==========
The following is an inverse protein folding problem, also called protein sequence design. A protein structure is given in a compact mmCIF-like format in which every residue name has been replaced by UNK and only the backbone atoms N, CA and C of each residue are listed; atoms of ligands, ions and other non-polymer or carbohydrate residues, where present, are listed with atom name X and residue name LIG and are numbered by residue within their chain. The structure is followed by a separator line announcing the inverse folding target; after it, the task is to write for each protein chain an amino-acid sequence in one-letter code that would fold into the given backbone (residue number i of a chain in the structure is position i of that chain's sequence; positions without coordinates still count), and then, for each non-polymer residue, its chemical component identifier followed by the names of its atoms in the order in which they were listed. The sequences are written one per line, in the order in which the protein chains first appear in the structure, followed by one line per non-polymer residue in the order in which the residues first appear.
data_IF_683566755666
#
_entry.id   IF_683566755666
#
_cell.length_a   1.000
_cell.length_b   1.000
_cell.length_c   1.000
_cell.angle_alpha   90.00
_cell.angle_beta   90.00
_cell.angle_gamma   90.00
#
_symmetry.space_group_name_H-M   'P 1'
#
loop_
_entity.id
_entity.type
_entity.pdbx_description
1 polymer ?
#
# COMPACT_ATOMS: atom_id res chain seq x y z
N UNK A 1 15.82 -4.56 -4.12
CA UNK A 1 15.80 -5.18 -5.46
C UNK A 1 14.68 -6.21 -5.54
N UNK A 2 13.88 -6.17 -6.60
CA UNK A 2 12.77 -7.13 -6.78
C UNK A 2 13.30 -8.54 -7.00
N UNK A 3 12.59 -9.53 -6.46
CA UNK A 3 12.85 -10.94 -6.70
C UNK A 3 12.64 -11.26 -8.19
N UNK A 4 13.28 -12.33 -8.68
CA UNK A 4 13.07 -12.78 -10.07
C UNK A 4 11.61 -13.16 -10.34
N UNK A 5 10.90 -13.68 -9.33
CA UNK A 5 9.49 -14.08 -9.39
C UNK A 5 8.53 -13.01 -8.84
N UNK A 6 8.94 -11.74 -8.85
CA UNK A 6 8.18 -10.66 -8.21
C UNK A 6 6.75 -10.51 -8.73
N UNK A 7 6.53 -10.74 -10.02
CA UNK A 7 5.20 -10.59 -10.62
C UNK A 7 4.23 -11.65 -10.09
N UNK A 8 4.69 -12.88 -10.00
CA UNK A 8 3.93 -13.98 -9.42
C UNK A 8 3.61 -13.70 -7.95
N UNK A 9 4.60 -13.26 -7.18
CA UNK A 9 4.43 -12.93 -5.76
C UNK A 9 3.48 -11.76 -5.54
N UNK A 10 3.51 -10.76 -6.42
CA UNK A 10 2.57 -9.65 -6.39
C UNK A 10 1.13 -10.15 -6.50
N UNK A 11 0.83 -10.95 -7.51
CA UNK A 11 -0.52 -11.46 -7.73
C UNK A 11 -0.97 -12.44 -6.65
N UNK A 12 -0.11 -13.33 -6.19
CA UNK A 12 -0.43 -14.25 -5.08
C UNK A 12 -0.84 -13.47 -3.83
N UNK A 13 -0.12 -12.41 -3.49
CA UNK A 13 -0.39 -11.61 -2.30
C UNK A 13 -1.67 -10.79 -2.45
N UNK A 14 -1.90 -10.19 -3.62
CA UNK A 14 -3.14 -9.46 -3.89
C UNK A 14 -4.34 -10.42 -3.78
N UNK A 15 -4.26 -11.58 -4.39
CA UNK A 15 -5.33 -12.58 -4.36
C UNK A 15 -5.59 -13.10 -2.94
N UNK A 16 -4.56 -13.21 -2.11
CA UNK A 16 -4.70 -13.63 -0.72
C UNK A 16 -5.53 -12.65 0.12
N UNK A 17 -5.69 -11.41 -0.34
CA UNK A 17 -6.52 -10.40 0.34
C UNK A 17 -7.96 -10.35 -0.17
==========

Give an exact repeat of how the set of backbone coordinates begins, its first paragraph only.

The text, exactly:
The following is an inverse protein folding problem, also called protein sequence design. A protein structure is given in a compact mmCIF-like format in which every residue name has been replaced by UNK and only the backbone atoms N, CA and C of each residue are listed; atoms of ligands, ions and other non-polymer or carbohydrate residues, where present, are listed with atom name X and residue name LIG and are numbered by residue within their chain. The structure is followed by a separator line announcing the inverse folding target; after it, the task is to write for each protein chain an amino-acid sequence in one-letter code that would fold into the given backbone (residue number i of a chain in the structure is position i of that chain's sequence; positions without coordinates still count), and then, for each non-polymer residue, its chemical component identifier followed by the names of its atoms in the order in which they were listed. The sequences are written one per line, in the order in which the protein chains first appear in the structure, followed by one line per non-polymer residue in the order in which the residues first appear.